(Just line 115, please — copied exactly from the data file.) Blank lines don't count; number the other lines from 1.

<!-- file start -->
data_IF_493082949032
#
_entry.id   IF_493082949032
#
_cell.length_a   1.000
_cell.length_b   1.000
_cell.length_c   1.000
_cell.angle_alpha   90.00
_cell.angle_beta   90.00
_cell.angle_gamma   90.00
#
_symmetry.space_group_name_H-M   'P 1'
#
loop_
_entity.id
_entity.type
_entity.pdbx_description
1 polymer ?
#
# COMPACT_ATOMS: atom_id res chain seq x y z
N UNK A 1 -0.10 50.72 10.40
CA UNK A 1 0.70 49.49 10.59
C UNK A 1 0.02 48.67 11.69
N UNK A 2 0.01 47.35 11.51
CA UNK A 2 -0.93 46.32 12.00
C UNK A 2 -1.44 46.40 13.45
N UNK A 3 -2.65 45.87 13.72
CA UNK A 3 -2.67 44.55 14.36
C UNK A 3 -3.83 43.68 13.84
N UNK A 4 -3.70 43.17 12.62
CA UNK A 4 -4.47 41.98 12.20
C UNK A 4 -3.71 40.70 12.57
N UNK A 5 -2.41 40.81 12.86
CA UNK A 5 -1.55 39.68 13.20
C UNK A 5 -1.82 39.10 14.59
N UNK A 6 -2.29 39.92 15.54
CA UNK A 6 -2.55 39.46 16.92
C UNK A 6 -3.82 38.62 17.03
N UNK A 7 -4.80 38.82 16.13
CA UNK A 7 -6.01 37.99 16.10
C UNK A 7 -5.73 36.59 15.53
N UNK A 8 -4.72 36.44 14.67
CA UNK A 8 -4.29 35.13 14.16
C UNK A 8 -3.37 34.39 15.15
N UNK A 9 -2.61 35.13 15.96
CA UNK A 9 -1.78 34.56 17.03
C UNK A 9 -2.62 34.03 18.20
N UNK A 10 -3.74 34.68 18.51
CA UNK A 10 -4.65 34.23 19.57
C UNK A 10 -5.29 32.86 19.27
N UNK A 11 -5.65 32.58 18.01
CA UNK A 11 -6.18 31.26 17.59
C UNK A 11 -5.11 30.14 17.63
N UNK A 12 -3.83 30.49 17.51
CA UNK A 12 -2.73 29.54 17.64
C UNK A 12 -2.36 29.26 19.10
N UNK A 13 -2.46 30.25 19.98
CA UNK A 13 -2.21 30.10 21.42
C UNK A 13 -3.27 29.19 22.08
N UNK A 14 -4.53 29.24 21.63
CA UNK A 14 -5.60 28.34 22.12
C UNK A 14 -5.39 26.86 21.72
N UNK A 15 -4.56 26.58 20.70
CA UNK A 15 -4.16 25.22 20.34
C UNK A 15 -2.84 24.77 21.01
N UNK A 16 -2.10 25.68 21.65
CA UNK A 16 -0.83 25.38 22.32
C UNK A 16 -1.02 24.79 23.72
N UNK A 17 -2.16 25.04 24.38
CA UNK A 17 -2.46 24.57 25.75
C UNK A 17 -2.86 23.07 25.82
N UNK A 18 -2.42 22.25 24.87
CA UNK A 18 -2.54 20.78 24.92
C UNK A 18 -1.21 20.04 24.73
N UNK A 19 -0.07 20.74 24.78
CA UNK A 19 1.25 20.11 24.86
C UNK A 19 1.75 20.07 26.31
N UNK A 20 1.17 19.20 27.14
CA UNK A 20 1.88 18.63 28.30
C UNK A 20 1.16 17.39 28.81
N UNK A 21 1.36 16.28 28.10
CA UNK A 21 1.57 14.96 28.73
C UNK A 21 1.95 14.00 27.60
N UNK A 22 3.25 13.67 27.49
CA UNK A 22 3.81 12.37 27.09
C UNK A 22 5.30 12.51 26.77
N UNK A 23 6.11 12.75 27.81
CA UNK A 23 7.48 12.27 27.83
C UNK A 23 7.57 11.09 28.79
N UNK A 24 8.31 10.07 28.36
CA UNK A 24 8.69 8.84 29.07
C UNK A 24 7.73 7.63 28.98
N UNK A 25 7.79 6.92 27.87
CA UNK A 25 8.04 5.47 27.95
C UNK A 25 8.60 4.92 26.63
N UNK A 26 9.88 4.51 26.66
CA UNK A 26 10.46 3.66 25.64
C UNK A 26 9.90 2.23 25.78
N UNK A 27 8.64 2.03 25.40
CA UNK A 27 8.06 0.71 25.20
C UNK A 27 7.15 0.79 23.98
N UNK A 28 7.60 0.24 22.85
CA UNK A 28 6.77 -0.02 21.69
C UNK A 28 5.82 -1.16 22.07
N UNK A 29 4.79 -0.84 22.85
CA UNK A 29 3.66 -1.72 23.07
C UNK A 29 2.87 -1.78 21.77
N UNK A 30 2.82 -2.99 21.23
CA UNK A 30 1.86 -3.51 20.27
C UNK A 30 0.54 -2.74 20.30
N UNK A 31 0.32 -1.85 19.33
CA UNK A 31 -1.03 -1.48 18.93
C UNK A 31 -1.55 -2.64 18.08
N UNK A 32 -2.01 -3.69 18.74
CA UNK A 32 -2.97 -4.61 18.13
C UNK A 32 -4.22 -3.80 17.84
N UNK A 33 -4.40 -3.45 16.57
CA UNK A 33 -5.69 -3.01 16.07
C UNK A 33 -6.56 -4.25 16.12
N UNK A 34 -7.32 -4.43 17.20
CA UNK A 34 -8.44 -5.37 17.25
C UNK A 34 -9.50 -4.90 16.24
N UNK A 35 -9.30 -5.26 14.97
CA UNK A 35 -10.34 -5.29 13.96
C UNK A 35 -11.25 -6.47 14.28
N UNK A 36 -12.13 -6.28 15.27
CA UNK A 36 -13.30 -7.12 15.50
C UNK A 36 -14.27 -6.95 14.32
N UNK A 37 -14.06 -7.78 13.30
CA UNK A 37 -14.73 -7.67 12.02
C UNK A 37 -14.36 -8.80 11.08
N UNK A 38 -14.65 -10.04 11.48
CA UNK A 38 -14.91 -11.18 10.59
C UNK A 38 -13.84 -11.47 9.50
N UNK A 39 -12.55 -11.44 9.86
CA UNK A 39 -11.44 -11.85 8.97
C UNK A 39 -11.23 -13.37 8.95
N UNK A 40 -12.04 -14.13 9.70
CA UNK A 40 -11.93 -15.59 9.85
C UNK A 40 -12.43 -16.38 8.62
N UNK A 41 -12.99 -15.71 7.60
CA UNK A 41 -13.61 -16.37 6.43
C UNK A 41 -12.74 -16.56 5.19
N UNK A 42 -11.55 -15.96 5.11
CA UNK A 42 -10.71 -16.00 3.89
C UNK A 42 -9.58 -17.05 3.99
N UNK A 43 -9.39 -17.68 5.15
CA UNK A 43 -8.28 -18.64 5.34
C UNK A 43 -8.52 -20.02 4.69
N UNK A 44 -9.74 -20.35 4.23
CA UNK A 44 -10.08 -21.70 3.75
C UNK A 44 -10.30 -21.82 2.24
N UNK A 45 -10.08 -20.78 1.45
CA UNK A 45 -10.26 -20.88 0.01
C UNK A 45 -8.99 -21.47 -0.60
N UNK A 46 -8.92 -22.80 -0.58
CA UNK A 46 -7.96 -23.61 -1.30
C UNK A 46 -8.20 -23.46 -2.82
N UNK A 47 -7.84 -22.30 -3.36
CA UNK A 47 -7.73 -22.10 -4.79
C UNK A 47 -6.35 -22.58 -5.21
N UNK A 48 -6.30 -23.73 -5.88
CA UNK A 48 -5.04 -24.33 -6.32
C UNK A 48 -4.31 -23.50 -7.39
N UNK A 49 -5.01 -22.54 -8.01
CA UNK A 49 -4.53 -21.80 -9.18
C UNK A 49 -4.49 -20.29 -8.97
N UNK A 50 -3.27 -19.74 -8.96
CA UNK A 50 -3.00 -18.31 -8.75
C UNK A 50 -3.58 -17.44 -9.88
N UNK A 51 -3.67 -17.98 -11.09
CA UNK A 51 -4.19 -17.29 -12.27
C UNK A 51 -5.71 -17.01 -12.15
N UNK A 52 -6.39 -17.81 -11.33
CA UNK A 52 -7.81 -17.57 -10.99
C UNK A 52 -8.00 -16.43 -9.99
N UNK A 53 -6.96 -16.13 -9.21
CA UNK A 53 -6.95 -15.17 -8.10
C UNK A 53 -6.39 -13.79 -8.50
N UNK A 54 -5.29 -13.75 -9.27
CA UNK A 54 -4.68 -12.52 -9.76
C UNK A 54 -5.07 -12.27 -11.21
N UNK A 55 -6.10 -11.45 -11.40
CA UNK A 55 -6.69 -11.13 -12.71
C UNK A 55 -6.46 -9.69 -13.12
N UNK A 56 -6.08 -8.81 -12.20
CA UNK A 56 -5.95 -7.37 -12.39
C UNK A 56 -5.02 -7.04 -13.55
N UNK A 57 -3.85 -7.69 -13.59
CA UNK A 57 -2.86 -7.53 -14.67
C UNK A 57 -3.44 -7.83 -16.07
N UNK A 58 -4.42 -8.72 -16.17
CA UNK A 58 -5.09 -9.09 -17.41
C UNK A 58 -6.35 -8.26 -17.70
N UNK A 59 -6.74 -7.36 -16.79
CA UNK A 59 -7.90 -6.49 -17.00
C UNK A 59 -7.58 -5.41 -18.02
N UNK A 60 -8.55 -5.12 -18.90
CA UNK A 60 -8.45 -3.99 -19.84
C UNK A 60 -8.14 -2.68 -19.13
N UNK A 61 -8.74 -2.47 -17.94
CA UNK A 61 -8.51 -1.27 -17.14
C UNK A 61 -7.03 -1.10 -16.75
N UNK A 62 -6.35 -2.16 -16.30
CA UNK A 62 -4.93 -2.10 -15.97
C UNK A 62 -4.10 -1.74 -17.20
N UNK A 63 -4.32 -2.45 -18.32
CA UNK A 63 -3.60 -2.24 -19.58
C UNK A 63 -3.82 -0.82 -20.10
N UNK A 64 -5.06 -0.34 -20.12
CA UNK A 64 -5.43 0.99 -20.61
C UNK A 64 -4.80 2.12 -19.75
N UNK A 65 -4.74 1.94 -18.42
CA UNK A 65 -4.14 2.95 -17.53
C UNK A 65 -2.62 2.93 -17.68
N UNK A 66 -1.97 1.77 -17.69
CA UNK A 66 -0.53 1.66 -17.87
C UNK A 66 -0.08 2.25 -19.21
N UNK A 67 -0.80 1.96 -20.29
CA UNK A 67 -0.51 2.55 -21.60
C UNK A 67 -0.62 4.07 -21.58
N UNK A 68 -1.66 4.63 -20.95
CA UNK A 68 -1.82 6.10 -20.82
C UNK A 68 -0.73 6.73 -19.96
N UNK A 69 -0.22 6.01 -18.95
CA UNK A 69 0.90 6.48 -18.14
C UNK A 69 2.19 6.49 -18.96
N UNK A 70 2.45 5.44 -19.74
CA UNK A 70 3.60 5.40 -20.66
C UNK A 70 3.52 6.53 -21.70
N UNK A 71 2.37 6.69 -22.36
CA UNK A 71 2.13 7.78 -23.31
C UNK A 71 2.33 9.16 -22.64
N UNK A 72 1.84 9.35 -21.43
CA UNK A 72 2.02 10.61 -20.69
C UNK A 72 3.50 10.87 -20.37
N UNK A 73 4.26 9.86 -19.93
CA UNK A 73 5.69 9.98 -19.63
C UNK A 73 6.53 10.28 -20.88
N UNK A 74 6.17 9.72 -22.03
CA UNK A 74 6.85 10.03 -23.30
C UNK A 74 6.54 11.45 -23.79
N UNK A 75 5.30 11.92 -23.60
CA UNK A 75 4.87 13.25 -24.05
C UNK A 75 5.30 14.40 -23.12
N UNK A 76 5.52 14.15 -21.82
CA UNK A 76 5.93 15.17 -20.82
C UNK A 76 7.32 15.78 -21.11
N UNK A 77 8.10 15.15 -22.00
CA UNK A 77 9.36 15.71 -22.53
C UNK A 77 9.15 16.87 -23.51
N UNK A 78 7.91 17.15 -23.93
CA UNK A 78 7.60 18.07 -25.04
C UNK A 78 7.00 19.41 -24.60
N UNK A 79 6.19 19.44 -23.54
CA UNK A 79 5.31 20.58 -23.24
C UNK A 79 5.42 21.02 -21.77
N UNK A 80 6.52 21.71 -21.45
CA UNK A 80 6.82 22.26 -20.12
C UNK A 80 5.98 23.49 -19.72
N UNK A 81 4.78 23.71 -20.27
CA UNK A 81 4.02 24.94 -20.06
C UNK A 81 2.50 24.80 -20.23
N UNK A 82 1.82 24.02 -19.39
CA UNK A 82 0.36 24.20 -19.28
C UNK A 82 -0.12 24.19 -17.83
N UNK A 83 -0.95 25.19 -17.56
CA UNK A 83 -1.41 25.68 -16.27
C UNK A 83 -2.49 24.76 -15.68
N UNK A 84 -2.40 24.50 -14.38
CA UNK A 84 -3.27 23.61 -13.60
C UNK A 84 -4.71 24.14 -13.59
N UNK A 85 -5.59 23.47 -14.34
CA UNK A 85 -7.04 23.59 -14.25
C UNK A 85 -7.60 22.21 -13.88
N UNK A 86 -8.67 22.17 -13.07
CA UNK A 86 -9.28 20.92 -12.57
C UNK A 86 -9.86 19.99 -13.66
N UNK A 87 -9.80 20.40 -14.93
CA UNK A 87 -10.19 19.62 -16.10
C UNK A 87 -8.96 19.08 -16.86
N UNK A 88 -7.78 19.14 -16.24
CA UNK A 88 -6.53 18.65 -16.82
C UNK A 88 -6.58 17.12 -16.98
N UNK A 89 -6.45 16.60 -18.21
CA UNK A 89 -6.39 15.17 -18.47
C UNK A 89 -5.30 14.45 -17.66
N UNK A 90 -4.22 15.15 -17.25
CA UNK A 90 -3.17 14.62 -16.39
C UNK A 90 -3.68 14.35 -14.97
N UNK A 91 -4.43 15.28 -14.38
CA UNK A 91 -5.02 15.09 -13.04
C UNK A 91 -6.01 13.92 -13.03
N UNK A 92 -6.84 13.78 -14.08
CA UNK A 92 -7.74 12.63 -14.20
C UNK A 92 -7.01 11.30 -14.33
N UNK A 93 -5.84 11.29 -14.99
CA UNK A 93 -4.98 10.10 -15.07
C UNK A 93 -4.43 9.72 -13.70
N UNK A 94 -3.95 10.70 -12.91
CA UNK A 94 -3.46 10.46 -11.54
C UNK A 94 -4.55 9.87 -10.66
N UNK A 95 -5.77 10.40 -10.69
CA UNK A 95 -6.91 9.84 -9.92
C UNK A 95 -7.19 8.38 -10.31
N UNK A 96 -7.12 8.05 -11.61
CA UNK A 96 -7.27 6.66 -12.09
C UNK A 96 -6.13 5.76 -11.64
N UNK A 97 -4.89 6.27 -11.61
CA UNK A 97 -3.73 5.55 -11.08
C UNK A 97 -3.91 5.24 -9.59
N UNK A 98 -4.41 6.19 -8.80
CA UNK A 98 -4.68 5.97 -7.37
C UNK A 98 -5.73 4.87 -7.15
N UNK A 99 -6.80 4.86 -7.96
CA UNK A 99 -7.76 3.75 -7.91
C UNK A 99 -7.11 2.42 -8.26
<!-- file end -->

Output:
CA UNK A 32 -2.97 -4.61 18.13